Watertown Historical Society Presents New Digital Archive
Features over one century of newspapers, including 1947-2000 Town Times
By Jim Taylor
Published: Thursday, November 11, 2010 7:17 AM EST
Watertown Historical Society Board Member Stephen Bartkus (left), Innovative Document Imaging President Marty Tannenbaum, Watertown Historical Society member R.J. Buckingham and Town Times Publisher Rudy Mazurosky stand in front of a screen displaying a digitized image of an issue of the Town Times. The Watertown Historical Society recently finished a fouryear, $40,000 project to store over one century of Watertown newspapers, 93 years of Watertown High School yearbooks and 11 historic Watertown scrapbooks in a digital, keywordsearchable form. The archive includes issues of the Town Times from 1947 until 2000 and can be found at www.watertownhistoricalsociety.org or directly at http://www.idi-watertown.org/.
(Times Photo, Taylor)
Ever wondered when the Watertown Historical Society was founded? The answers to that question and more can be found within the Watertown Historical Society’s new digital archive, available on the society’s website, www.watertownhistoricalsociety.org or directly at www.idiwatertown.org. The answer, by the way, is May 23, 1945, as reported in the December 12, 1947, issue of the Town Times.
The historical society unveiled its new archive, which includes over one century of newspapers, 93 years of Watertown High School yearbooks and 11 historic Watertown scrapbooks, at an event on Monday, November 8, at the Watertown Public Library. The collection represents 3,150 newspaper issues, including the Watertown News, The Post, the Watertown Journal, the Post Boy, the Watertown Argus and of course, the Town Times, which represents the balance of the collection at 2,767 issues, from 1947 to 2000. The entire archive is keyword searchable using Optical Character Recognition software called “Digi-Find It.”
“The preservation, understanding and acknowledgement of local history is important to Watertown,” said Town Manager Chuck Frigon at the event. “There is not a day I do not look at the past for counsel when considering current policy. This is a wonderful undertaking by the Watertown Historical Society; kudos for bringing this resource to the people of Watertown.”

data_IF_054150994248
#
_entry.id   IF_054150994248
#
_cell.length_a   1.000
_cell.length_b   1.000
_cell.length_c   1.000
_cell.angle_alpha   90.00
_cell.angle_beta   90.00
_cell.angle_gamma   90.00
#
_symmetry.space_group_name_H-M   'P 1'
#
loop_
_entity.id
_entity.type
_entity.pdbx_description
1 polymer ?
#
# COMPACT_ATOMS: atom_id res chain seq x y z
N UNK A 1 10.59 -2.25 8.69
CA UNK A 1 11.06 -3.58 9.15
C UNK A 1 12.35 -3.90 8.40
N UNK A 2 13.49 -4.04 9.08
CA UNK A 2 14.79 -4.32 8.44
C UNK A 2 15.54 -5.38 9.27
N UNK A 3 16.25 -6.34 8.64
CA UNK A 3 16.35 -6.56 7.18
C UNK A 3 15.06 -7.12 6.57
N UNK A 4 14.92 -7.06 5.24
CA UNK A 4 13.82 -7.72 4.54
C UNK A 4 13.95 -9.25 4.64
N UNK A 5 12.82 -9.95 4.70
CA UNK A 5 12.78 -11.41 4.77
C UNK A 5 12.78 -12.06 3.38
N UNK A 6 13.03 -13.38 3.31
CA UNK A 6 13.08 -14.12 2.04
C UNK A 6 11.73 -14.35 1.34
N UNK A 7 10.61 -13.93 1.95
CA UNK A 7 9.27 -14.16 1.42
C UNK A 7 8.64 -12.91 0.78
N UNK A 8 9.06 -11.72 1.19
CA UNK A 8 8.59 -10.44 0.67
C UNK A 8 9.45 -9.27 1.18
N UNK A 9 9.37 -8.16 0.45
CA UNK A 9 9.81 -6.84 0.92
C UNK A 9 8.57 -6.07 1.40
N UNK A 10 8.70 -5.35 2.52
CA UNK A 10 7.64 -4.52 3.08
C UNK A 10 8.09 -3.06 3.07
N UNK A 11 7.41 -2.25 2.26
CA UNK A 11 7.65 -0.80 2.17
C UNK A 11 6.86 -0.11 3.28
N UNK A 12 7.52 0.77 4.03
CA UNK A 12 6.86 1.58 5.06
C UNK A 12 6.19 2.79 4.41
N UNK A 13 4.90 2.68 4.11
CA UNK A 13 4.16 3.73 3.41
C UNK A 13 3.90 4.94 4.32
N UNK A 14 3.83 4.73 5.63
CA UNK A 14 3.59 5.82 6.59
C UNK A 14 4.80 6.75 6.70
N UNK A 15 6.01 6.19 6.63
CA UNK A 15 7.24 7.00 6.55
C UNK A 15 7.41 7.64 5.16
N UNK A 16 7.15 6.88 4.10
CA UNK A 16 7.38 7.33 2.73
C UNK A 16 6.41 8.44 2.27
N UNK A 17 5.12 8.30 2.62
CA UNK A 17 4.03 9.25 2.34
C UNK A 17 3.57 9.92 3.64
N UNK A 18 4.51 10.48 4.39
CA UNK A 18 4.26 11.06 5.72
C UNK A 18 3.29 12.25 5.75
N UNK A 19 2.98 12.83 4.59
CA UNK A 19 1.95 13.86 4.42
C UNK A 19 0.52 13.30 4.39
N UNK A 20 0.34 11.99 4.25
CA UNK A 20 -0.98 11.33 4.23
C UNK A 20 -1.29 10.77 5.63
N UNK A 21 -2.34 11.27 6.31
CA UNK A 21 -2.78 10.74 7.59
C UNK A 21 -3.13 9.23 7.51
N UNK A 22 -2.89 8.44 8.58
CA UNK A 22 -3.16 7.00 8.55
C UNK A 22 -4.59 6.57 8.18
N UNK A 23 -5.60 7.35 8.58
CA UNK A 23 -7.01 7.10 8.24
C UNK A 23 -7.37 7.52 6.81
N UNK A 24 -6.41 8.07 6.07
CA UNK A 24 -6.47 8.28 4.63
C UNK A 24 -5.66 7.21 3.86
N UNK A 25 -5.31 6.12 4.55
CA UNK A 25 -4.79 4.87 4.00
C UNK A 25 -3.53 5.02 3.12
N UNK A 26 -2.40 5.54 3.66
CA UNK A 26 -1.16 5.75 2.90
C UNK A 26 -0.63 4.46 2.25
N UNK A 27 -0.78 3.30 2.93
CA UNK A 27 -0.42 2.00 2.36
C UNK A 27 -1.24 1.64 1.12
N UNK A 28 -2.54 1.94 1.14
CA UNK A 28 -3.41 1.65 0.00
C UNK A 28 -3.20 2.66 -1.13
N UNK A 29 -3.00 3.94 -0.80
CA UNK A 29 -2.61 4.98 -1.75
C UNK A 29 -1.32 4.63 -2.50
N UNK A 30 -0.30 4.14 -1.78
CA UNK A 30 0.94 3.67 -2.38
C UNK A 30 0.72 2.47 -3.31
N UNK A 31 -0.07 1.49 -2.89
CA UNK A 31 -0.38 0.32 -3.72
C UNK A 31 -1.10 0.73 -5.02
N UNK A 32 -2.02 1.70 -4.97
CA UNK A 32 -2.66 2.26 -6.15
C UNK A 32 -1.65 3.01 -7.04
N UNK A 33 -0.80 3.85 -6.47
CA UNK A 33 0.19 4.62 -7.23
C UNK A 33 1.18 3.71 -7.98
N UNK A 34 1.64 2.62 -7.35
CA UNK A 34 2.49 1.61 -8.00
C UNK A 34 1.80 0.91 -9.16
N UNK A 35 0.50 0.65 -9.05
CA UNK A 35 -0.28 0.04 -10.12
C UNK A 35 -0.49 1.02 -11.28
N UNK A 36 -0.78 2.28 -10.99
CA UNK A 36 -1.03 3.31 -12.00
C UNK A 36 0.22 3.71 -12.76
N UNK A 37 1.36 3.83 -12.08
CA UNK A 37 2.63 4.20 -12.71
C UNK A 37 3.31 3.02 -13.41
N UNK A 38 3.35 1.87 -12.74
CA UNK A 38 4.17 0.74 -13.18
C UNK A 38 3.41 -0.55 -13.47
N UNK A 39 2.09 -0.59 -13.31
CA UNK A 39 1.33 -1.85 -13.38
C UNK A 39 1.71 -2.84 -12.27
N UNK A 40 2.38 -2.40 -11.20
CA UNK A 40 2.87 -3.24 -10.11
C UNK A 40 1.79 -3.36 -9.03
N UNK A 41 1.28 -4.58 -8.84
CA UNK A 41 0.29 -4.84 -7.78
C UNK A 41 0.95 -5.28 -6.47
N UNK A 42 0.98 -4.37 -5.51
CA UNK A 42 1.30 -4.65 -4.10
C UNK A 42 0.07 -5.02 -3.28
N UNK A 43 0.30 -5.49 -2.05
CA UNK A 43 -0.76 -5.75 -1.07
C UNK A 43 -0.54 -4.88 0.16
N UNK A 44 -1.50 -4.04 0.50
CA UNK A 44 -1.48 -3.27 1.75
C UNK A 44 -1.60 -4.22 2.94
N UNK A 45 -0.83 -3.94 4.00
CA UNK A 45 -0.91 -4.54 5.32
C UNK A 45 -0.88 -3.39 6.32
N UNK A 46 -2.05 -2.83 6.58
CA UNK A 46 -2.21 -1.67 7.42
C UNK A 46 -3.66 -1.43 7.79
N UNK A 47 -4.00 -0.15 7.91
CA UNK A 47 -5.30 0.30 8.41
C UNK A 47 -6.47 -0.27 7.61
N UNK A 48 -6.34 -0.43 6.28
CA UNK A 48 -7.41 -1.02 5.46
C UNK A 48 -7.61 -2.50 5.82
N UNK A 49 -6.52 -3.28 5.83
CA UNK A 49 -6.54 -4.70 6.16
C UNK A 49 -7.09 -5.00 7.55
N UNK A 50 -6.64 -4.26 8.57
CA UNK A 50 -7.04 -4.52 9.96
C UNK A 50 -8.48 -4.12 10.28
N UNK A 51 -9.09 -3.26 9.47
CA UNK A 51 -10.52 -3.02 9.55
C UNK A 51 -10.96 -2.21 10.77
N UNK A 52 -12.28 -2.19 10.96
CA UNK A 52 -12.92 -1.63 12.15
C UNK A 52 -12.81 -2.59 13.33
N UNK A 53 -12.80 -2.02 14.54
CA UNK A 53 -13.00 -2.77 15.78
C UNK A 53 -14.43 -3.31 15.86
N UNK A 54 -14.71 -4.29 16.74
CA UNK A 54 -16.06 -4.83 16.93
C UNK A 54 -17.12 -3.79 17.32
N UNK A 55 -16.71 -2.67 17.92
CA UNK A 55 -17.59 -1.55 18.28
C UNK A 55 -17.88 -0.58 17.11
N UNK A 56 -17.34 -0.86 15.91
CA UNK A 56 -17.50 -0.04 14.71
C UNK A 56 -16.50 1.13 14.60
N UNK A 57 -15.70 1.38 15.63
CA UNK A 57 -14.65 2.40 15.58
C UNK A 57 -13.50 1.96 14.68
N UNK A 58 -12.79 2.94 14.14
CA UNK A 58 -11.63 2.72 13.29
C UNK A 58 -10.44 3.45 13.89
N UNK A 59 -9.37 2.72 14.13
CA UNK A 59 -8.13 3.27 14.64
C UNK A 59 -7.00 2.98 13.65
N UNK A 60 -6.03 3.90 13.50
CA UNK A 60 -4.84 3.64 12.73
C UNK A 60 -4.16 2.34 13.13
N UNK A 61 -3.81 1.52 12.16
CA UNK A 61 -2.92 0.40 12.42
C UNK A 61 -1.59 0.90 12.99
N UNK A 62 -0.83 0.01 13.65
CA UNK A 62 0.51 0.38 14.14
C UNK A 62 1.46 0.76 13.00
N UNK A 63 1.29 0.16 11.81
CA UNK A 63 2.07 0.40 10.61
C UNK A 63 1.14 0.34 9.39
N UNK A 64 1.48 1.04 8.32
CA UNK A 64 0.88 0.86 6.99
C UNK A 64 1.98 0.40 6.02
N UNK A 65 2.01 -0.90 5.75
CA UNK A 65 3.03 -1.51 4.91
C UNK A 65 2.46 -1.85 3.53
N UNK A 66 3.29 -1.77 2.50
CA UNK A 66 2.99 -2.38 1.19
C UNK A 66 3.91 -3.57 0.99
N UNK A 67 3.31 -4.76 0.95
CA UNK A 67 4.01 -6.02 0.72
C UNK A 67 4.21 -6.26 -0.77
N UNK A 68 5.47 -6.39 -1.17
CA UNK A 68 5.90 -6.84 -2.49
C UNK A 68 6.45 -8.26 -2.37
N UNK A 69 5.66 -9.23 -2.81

Stephen Bartkus, a board member of the Watertown Historical Society, was a driving force behind implementing the digital archive, stated that the project, which cost $40,000 and was funded by grants from organizations including the Woodward Foundation, the Connecticut Foundation and the Thomaston Savings Bank Foundation, was four years in the making.
“This wasn’t possible without them,” said Mr. Bartkus.
Mr. Bartkus stated the project was also not possible without the support and blessing of Rudy Mazurosky, current publisher of the Town Times.
“The Town Times has become the bible of Watertown for its local history,” Mr. Mazurosky said.
According to Mr. Mazurosky, when Mr. Bartkus first approached him with the idea for the digitization project in 2006, he thought it was “quite the undertaking,” but gave it his blessing.
“Now there is a way to have all the Town Times news on the web from its inception in December of 1947 until the present,” said Mr. Mazurosky.
The Watertown Historical Society’s digital archive currently hosts scans of issues from 1947 until 2000, while www.towntimesnews.com contains all Town Times news stories from 2001 until the present.
The idea for the digital archive was first formulated by Watertown Historical Society member R.J. Buckingham, who works for a company that maintains digital medical records, while he was attempting to research the history of his family for a book he was writing. As he was visiting libraries, looking at issues and scouring microfilm, he wondered why those resources couldn’t be made available online.
The newspapers, yearbooks and scrapbooks were digitized by Innovative Document Imaging (IDI), of East Brunswick, N.J. IDI utilizes 34 state-of-the-art scanners to record pages at 2,400 pages per minute. The company has previously done projects for over 50 New Jersey Libraries, three historical societies, the University of Connecticut and the city of New York.